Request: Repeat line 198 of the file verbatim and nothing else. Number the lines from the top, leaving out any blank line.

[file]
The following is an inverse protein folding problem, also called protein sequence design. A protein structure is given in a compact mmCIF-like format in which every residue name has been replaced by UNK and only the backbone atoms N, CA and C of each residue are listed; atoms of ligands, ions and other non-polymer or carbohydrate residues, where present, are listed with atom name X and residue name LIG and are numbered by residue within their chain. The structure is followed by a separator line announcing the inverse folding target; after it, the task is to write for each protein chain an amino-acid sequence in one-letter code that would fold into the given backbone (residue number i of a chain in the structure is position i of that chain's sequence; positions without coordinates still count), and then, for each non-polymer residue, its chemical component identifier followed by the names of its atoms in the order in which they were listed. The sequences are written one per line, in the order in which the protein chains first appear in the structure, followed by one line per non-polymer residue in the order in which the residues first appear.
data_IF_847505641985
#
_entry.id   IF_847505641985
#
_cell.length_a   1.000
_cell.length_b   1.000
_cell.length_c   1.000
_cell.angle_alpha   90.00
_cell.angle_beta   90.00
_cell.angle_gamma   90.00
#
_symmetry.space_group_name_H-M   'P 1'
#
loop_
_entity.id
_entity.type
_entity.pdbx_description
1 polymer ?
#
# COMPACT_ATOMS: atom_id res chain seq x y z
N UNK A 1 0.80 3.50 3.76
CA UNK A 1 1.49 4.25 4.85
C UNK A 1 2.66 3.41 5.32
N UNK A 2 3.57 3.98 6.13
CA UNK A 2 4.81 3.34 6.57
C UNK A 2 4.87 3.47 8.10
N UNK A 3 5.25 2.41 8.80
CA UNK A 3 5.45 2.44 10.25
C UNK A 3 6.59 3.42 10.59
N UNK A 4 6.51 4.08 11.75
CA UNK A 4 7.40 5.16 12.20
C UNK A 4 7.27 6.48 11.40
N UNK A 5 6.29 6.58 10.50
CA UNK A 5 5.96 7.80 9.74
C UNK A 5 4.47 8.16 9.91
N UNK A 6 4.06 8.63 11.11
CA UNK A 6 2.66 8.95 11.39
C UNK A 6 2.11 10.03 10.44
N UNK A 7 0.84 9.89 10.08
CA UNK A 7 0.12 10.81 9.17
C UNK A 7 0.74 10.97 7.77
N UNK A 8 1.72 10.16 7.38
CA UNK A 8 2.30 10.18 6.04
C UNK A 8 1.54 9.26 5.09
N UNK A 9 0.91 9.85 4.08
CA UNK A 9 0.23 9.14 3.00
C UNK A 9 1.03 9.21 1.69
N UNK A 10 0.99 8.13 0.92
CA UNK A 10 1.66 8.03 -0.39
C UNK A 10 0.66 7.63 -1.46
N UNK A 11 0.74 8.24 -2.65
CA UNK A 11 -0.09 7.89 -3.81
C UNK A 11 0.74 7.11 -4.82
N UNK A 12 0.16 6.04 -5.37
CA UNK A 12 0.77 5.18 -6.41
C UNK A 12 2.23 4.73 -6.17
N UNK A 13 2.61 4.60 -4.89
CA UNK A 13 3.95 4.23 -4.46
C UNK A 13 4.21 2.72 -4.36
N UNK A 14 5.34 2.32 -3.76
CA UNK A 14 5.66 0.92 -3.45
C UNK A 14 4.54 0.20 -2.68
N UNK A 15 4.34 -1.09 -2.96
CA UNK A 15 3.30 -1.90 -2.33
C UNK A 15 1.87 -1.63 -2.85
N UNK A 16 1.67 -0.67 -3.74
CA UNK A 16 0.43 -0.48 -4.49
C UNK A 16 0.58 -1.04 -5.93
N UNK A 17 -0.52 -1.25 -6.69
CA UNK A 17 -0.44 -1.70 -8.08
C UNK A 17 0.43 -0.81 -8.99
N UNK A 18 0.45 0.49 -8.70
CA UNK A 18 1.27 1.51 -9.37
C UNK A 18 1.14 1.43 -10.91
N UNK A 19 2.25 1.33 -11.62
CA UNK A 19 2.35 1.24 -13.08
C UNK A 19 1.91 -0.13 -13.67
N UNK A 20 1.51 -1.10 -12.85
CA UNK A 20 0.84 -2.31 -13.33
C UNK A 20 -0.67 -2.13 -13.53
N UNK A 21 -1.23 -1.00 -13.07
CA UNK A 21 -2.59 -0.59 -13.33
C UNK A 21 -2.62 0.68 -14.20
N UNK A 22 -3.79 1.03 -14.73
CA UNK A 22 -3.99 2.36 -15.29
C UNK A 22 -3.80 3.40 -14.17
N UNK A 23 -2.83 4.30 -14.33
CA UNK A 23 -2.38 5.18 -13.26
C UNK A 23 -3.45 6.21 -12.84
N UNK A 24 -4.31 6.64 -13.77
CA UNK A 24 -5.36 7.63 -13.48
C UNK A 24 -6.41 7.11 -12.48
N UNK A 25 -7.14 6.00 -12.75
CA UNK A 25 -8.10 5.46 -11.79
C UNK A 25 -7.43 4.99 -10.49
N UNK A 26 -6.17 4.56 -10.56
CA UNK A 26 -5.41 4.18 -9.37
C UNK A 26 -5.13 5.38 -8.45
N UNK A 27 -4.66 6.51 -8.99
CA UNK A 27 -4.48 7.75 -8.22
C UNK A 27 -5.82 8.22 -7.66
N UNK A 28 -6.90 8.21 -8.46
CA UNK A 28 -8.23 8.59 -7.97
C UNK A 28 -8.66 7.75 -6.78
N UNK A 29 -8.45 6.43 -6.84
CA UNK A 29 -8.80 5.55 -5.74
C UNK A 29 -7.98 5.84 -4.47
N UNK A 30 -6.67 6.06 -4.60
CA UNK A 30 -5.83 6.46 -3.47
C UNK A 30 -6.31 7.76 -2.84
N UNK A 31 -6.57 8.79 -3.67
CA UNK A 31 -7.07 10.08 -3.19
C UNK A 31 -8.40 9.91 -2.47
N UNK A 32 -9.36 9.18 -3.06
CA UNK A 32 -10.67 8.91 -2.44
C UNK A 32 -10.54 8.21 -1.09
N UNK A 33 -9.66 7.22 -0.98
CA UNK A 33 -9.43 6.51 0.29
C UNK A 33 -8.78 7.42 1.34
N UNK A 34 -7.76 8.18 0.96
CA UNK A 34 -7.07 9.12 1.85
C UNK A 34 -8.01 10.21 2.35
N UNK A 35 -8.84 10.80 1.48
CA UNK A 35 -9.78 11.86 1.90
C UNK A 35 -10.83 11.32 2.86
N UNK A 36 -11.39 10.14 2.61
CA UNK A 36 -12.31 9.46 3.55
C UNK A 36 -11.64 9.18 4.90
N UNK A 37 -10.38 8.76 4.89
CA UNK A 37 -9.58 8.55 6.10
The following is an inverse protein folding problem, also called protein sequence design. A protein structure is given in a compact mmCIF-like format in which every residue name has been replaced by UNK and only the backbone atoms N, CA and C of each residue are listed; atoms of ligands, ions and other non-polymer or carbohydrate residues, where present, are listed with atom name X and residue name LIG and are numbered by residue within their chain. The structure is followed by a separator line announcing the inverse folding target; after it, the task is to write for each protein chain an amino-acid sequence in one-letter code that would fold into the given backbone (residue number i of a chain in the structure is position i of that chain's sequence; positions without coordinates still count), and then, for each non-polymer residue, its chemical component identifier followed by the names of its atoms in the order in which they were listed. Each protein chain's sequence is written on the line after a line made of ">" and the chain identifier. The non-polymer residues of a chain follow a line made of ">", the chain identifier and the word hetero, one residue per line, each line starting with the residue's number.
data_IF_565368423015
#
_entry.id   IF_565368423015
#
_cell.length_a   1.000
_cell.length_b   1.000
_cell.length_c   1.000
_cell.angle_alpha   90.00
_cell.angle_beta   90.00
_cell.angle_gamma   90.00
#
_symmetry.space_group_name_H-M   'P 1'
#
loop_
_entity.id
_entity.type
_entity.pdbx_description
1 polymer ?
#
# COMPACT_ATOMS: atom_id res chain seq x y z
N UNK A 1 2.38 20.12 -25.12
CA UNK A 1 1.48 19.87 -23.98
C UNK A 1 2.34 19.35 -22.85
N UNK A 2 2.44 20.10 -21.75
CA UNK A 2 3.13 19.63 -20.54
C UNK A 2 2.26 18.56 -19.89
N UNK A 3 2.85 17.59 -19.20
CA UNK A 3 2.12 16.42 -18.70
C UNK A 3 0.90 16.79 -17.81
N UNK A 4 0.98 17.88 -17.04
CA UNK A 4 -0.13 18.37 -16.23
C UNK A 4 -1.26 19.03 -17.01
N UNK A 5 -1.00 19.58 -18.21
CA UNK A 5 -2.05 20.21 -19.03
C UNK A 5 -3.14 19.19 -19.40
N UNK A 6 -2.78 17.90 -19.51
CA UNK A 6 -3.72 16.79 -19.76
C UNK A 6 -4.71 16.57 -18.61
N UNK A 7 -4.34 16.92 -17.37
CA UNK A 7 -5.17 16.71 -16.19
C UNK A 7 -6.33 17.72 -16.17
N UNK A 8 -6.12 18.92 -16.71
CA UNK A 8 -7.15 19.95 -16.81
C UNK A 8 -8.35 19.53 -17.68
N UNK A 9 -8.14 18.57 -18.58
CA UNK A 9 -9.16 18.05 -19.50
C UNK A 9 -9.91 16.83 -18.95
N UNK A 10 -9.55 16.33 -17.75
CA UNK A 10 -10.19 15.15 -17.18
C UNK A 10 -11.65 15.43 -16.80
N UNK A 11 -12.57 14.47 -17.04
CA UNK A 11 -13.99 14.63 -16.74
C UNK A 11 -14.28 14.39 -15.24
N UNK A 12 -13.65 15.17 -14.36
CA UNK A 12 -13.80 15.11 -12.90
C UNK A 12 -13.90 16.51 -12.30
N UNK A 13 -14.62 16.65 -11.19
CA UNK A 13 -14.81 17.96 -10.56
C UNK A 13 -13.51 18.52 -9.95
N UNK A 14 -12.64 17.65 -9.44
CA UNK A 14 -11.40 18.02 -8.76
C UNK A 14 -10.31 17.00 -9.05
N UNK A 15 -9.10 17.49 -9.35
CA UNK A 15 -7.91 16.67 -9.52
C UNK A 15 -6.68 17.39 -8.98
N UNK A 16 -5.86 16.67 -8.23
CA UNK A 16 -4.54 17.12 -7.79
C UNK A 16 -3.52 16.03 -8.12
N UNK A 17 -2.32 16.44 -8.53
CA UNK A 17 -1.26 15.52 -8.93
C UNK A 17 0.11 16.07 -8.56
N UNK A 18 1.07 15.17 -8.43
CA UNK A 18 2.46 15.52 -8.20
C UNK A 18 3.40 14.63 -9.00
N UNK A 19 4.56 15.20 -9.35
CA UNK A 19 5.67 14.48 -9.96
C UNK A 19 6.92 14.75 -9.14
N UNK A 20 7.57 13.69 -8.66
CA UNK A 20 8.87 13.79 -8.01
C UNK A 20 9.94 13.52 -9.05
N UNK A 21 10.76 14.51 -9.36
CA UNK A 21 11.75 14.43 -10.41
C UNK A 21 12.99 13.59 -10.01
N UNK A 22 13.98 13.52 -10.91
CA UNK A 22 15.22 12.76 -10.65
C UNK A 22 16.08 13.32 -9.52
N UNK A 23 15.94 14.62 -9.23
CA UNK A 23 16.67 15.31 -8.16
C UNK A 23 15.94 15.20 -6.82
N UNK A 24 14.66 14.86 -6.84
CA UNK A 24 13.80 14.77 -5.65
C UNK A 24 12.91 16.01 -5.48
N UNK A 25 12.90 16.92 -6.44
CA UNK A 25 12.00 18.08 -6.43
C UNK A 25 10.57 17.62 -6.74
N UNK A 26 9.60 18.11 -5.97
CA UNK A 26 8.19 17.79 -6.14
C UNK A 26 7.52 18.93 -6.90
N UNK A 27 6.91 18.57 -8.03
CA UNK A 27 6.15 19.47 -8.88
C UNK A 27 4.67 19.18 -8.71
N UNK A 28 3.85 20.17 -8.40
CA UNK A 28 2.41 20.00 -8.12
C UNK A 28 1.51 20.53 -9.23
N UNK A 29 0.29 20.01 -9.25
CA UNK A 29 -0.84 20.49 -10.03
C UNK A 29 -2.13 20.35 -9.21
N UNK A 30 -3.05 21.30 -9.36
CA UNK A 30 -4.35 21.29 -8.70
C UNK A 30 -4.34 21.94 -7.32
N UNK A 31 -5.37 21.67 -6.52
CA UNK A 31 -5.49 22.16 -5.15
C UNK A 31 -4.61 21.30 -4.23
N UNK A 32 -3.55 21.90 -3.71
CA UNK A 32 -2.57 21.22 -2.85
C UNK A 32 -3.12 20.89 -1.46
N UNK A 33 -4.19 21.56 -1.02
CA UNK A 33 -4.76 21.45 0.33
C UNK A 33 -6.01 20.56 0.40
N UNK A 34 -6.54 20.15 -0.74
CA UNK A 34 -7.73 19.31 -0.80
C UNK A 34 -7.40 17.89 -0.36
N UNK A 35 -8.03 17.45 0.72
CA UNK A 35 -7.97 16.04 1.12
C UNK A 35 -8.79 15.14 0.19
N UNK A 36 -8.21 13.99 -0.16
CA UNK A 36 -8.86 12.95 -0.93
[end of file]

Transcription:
N UNK A 16 -5.86 16.67 -8.23